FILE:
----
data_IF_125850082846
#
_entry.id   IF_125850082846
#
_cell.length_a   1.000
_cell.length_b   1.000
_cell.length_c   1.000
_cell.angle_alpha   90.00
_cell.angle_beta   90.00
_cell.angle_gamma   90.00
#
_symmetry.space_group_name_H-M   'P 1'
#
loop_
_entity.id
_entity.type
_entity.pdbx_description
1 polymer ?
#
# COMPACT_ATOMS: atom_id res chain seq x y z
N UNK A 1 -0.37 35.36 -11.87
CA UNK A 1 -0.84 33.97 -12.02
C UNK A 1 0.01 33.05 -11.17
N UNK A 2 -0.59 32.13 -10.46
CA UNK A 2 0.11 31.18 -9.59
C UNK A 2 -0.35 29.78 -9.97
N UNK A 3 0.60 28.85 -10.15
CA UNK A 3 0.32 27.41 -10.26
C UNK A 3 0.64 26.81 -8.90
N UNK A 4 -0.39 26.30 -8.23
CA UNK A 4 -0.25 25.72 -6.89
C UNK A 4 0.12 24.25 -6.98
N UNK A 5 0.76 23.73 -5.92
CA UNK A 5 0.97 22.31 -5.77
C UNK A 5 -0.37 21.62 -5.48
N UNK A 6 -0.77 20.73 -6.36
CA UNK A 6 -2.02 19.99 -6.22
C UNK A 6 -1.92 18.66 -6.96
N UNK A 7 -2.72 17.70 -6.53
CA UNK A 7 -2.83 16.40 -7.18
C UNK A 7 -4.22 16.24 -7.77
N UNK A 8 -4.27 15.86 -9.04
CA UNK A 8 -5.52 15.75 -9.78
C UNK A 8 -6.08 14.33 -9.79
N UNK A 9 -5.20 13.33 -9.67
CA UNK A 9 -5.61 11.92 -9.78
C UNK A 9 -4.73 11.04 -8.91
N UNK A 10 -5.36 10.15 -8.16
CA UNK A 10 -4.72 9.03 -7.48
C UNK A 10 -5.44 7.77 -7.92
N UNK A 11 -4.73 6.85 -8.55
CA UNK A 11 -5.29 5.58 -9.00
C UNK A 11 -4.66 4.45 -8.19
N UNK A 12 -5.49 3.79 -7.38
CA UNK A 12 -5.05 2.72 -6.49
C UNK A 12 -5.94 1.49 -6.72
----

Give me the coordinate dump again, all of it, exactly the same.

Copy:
data_IF_125850082846
#
_entry.id   IF_125850082846
#
_cell.length_a   1.000
_cell.length_b   1.000
_cell.length_c   1.000
_cell.angle_alpha   90.00
_cell.angle_beta   90.00
_cell.angle_gamma   90.00
#
_symmetry.space_group_name_H-M   'P 1'
#
loop_
_entity.id
_entity.type
_entity.pdbx_description
1 polymer ?
#
# COMPACT_ATOMS: atom_id res chain seq x y z
N UNK A 1 -0.37 35.36 -11.87
CA UNK A 1 -0.84 33.97 -12.02
C UNK A 1 0.01 33.05 -11.17
N UNK A 2 -0.59 32.13 -10.46
CA UNK A 2 0.11 31.18 -9.59
C UNK A 2 -0.35 29.78 -9.97
N UNK A 3 0.60 28.85 -10.15
CA UNK A 3 0.32 27.41 -10.26
C UNK A 3 0.64 26.81 -8.90
N UNK A 4 -0.39 26.30 -8.23
CA UNK A 4 -0.25 25.72 -6.89
C UNK A 4 0.12 24.25 -6.98
N UNK A 5 0.76 23.73 -5.92
CA UNK A 5 0.97 22.31 -5.77
C UNK A 5 -0.37 21.62 -5.48
N UNK A 6 -0.77 20.73 -6.36
CA UNK A 6 -2.02 19.99 -6.22
C UNK A 6 -1.92 18.66 -6.96
N UNK A 7 -2.72 17.70 -6.53
CA UNK A 7 -2.83 16.40 -7.18
C UNK A 7 -4.22 16.24 -7.77
N UNK A 8 -4.27 15.86 -9.04
CA UNK A 8 -5.52 15.75 -9.78
C UNK A 8 -6.08 14.33 -9.79
N UNK A 9 -5.20 13.33 -9.67
CA UNK A 9 -5.61 11.92 -9.78
C UNK A 9 -4.73 11.04 -8.91
N UNK A 10 -5.36 10.15 -8.16
CA UNK A 10 -4.72 9.03 -7.48
C UNK A 10 -5.44 7.77 -7.92
N UNK A 11 -4.73 6.85 -8.55
CA UNK A 11 -5.29 5.58 -9.00
C UNK A 11 -4.66 4.45 -8.19
N UNK A 12 -5.49 3.79 -7.38
CA UNK A 12 -5.05 2.72 -6.49
C UNK A 12 -5.94 1.49 -6.72